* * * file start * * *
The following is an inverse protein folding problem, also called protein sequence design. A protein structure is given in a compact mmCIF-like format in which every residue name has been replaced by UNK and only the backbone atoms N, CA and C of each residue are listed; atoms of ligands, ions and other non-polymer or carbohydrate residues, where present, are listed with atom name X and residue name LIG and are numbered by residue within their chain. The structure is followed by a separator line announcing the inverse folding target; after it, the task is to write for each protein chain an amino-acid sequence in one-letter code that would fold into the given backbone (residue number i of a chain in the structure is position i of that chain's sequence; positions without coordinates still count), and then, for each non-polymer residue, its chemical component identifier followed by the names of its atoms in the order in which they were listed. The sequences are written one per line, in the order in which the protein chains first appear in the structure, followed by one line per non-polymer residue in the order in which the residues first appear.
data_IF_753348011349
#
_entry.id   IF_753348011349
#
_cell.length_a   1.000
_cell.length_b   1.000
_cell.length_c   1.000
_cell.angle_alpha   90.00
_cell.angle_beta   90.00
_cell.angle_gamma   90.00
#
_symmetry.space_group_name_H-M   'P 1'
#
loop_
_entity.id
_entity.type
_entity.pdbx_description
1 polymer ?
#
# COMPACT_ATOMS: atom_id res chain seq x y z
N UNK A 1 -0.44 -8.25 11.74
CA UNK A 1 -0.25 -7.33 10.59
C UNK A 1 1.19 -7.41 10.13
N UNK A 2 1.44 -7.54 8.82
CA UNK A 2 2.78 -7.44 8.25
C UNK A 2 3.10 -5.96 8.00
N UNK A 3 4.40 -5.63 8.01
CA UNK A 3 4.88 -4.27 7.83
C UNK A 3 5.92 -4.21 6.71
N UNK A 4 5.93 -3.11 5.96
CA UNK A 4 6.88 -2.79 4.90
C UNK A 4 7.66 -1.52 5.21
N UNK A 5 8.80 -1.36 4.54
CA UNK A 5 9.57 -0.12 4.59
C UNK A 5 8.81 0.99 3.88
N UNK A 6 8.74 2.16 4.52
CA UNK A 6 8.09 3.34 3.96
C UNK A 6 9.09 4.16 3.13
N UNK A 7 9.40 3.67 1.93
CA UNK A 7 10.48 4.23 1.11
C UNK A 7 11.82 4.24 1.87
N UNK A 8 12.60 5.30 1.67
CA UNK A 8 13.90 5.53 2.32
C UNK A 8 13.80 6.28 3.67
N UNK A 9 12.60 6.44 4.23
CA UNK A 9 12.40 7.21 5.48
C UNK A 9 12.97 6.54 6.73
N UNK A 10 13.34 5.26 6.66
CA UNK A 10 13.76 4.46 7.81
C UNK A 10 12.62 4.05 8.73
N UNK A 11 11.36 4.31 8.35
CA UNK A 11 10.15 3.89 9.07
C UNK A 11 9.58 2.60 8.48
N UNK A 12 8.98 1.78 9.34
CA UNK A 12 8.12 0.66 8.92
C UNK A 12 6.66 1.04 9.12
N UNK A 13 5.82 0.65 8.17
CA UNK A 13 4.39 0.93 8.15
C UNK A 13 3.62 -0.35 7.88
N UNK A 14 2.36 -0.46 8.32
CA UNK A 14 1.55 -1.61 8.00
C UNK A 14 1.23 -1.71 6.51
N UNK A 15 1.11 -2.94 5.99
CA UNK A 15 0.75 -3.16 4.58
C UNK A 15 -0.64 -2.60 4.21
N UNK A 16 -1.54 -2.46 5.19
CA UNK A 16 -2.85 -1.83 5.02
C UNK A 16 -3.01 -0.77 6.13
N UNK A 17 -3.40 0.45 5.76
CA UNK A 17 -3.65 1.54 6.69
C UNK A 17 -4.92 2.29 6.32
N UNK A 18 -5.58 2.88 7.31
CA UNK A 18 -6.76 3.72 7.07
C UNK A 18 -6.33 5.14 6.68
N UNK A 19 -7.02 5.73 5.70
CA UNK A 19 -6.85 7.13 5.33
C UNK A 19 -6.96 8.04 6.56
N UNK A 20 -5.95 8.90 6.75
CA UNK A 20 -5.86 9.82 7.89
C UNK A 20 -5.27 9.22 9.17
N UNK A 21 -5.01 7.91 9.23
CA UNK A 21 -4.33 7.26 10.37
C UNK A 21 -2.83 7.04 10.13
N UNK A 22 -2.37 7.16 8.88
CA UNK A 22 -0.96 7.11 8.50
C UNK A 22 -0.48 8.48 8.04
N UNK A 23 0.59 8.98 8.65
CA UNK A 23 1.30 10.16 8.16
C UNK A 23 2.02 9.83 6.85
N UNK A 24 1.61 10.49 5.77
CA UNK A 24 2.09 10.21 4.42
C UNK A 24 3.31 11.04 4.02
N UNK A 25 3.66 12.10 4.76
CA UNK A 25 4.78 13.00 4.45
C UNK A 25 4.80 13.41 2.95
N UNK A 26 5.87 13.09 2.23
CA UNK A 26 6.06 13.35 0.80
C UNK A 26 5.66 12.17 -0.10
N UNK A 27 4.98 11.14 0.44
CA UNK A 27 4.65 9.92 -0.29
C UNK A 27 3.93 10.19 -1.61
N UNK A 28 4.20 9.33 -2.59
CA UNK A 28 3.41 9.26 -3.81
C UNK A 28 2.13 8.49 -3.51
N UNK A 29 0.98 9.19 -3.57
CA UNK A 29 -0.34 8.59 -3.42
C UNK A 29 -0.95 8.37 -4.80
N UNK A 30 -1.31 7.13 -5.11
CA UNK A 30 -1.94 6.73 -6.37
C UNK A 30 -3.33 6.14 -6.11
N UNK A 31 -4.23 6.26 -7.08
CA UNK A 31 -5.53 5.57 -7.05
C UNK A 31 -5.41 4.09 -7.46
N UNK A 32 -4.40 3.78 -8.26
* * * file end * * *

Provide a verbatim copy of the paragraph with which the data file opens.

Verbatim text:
The following is an inverse protein folding problem, also called protein sequence design. A protein structure is given in a compact mmCIF-like format in which every residue name has been replaced by UNK and only the backbone atoms N, CA and C of each residue are listed; atoms of ligands, ions and other non-polymer or carbohydrate residues, where present, are listed with atom name X and residue name LIG and are numbered by residue within their chain. The structure is followed by a separator line announcing the inverse folding target; after it, the task is to write for each protein chain an amino-acid sequence in one-letter code that would fold into the given backbone (residue number i of a chain in the structure is position i of that chain's sequence; positions without coordinates still count), and then, for each non-polymer residue, its chemical component identifier followed by the names of its atoms in the order in which they were listed. The sequences are written one per line, in the order in which the protein chains first appear in the structure, followed by one line per non-polymer residue in the order in which the residues first appear.